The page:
Seeds will germinate within 2 to 3 weeks. If a seed doesn’t germinate in 6 weeks or has white mold, then it is dead.
Remove the lid and let the soil dry if you find any signs of the fungus gnats.
Seedlings can be transplanted to pots after one year.
Be cautious to buy good quality seeds as the inferior quality seeds are easily available in the market.
Also check the age of the seeds before trying to self-germinate.
The younger seeds have better chances of successful germination.
It is easy to propagate San Pedro cacti from offsets, which grow amply near the base of the mature plants. Remove the offsets safely, make a clear cut with a sharp, clean knife, as close to the stem as possible. Keep the fresh cuttings on a piece of paper and let them dry out a little, cut each one at the narrowest place, and allow it to be callous for a few days. When cuttings have been calloused, safely place them in a container with drainage holes and well-draining soil.
Repot your San Pedro cactus during the warm season. Before repotting, the soil should be dry to avoid damaging the roots. Remove all the soil simply and clean any dead or rotten roots. Check out for pests and diseases and treat any cuts with a fungicide. Put the plant in a new container and spread the roots widely while you add fresh cacti soil mix. Allow the plant to rest in dry soil for a week and then start watering it lightly till the plant adapts to its new environment.
San Pedro has hard spines, so wear gloves while handling these plants.
San Pedro Cactus Care
San Pedro cactus care is easy and all you have to do is to keep a few points in mind.
Watering San Pedro Cactus
San Pedro cactus loves a dry atmosphere and like other cacti, they are easily affected by overwatering that can even lead to cactus death.
When planted outdoors, San Pedro cacti will need more frequent watering in summer, and minimal watering in the cold winter months. Cold temperatures can prevent the water from evaporating and your cacti might sit in damp soil for too long. Also, this cactus undergoes dormancy in colder months and should not be watered between October and April to lower the risk of rot.
Light & Temperature
Generally, San Pedro prefers light shade during hot summers, but after the first year, it grows well in direct sunlight. However, the seedlings should be kept in partial shade as these can get sunburnt in the sun.
An indoor plant should be slowly introduced to direct light or they may get suntanned.
A bigger indoor plant will need additional lighting from grow lights.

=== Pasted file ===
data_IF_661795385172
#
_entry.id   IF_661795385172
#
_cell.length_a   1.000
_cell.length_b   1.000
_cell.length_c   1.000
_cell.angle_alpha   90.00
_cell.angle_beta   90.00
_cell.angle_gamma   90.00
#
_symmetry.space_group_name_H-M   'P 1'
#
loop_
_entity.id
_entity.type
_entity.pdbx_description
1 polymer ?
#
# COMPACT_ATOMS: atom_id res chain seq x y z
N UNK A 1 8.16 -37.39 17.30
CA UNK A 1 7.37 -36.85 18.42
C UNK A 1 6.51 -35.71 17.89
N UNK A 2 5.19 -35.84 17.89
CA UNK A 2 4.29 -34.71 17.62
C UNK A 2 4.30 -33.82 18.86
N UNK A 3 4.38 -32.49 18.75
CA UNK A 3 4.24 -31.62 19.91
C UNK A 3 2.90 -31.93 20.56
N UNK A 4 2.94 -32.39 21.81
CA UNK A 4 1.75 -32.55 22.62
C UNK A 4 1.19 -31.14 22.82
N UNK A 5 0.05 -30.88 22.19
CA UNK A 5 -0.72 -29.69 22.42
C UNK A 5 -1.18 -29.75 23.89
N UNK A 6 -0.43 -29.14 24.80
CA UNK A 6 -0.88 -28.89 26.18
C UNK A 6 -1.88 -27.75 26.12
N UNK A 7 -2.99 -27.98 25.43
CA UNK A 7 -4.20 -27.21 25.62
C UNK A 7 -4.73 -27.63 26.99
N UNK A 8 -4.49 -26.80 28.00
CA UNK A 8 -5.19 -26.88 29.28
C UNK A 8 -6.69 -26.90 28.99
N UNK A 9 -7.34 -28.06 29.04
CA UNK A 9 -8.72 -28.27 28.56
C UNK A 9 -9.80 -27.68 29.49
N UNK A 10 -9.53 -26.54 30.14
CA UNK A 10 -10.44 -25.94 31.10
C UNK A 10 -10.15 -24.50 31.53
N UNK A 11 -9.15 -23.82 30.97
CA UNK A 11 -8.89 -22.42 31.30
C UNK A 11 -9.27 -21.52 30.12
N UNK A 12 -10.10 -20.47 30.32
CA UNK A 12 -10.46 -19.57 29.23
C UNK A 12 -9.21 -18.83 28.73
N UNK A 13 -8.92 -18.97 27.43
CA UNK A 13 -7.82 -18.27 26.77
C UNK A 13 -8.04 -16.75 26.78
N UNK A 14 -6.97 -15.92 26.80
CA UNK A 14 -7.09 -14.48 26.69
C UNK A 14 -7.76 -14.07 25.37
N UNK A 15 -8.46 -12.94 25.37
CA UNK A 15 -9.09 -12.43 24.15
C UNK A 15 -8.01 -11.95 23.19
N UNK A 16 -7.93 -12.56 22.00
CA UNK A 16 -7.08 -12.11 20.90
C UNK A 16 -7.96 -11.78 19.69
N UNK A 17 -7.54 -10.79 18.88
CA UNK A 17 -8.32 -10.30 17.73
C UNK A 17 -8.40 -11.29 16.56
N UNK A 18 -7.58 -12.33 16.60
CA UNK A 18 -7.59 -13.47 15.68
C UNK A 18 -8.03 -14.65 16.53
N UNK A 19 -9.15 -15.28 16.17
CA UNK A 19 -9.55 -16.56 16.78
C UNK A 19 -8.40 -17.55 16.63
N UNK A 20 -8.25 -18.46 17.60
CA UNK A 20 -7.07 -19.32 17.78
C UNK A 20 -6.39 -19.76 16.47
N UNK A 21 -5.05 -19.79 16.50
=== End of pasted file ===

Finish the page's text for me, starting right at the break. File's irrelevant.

Although San Pedro can tolerate temperatures as low as -9°C, the resistance to cold may be further increased by using Valerian flower extract.
It is good to use fertile, slightly acidic potting soil with proper drainage. Take a mix of fine sand and sowing soil and avoid using potting soil that increases the risk of rot.
Add a bit of sulfur or diatomaceous earth to the soil as a natural pesticide.
Adding a little humus is best to lower the risk of rot.
Seedlings can be given a very diluted mix of fertilizer from time to time, but adults should be fed an undiluted concentration.
Also, it needs some nutrients from time to time. Add specific cacti nutrition having high amounts of phosphorus and potassium and low amounts of nitrogen. The ideal NPK ratio for cacti fertilizer is 4-7-7 and 2-7-7.
It is best to use a diluted liquid fertilizer and only fertilize during the growing season.
Pests or Diseases
Over Watering San Pedro can lead to fungal infections like witches broom disease and orange rot. If you doubt that your cactus has a fungal infection, remove all the affected parts with a clean knife. If the plant has many sores, take a few healthy cuttings and grow new plants.
Usually, Black rot is harmless and will heal itself in a short time period.
Prevention of fungal infections
Fungal outbreaks can be prevented with well-drained soil, proper ventilation, plenty of heat and a sterile medium.
Other common pests affecting San Pedro cactus include scale, mites, spider, and root mealybugs all of these can be easily eradicated with neem oil or simply scrub them off, if the plant isn’t badly affected.
San Pedro can be clipped for grafting or pupping.
Make sure to clip 12 inches or more as larger plants grow faster.
Growing San Pedro cactus is enjoyable as these giants grow faster and they produce beautiful flowers and edible fruit. To ensure their well-being, all they need is well-draining soil, lots of natural light and water along with some care, love, and attention. You can grow them outdoors if you live in a warm climate, provided winters are not extremely cold as well as an indoor fancy plant.